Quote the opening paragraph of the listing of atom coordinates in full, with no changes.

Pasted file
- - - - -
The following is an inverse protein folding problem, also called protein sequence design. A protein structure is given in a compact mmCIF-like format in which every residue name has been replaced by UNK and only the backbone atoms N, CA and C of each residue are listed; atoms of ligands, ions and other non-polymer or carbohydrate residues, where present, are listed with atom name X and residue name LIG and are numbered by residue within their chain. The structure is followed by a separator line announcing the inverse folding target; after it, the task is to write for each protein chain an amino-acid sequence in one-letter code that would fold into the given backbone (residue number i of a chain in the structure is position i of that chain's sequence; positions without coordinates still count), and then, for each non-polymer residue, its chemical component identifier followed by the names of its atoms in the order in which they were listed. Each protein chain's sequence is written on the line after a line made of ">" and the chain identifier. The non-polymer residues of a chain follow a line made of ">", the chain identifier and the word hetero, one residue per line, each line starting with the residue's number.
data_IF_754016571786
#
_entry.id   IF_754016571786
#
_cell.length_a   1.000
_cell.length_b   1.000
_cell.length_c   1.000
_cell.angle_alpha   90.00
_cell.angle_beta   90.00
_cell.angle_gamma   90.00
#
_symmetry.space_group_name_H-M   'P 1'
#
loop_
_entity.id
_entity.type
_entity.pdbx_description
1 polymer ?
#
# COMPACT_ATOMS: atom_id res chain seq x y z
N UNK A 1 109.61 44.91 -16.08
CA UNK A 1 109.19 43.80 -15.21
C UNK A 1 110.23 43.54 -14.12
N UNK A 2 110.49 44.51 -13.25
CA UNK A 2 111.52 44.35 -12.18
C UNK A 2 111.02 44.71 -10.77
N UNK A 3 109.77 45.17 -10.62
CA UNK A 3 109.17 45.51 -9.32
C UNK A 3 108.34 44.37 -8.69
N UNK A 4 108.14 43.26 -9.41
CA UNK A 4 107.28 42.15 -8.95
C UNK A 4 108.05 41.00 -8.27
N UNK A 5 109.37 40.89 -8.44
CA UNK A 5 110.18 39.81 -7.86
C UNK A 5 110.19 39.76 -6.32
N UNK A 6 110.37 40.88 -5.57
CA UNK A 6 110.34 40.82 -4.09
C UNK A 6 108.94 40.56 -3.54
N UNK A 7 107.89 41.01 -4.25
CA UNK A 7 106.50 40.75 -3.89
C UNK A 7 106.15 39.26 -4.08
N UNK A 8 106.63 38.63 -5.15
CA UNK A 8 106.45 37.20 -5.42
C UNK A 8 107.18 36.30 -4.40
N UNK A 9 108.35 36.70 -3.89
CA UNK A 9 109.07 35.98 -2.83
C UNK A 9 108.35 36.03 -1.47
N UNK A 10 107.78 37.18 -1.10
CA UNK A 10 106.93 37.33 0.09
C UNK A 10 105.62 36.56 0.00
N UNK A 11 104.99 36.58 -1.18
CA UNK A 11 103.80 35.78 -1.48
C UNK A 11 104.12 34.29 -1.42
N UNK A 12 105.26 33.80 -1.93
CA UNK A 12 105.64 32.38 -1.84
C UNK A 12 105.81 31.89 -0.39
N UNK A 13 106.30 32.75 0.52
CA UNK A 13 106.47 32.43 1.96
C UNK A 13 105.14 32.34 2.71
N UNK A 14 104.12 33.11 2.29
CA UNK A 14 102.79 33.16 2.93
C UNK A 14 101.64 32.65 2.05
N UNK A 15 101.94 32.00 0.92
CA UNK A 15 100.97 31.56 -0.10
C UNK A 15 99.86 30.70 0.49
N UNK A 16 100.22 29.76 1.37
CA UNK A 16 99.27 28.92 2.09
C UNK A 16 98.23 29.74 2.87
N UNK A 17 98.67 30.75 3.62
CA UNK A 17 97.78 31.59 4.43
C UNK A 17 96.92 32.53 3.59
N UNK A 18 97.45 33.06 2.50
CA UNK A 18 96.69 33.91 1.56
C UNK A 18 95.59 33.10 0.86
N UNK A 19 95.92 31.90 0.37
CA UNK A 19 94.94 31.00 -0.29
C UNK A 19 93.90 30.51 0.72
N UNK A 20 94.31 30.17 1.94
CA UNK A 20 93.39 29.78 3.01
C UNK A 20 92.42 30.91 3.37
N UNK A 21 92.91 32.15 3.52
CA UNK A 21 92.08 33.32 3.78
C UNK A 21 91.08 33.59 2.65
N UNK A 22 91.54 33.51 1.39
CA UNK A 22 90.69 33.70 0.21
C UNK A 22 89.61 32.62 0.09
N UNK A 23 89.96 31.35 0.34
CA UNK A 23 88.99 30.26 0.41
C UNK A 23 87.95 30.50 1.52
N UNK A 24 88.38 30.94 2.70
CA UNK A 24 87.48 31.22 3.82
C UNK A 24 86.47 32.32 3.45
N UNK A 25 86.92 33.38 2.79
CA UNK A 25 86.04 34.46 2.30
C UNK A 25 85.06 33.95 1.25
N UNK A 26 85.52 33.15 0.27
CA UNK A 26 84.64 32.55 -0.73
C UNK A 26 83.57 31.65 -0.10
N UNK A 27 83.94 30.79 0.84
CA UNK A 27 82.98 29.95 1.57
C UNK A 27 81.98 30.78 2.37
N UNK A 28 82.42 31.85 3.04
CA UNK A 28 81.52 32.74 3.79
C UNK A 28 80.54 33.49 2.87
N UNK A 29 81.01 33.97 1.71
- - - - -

The following is an inverse protein folding problem, also called protein sequence design. A protein structure is given in a compact mmCIF-like format in which every residue name has been replaced by UNK and only the backbone atoms N, CA and C of each residue are listed; atoms of ligands, ions and other non-polymer or carbohydrate residues, where present, are listed with atom name X and residue name LIG and are numbered by residue within their chain. The structure is followed by a separator line announcing the inverse folding target; after it, the task is to write for each protein chain an amino-acid sequence in one-letter code that would fold into the given backbone (residue number i of a chain in the structure is position i of that chain's sequence; positions without coordinates still count), and then, for each non-polymer residue, its chemical component identifier followed by the names of its atoms in the order in which they were listed. Each protein chain's sequence is written on the line after a line made of ">" and the chain identifier. The non-polymer residues of a chain follow a line made of ">", the chain identifier and the word hetero, one residue per line, each line starting with the residue's number.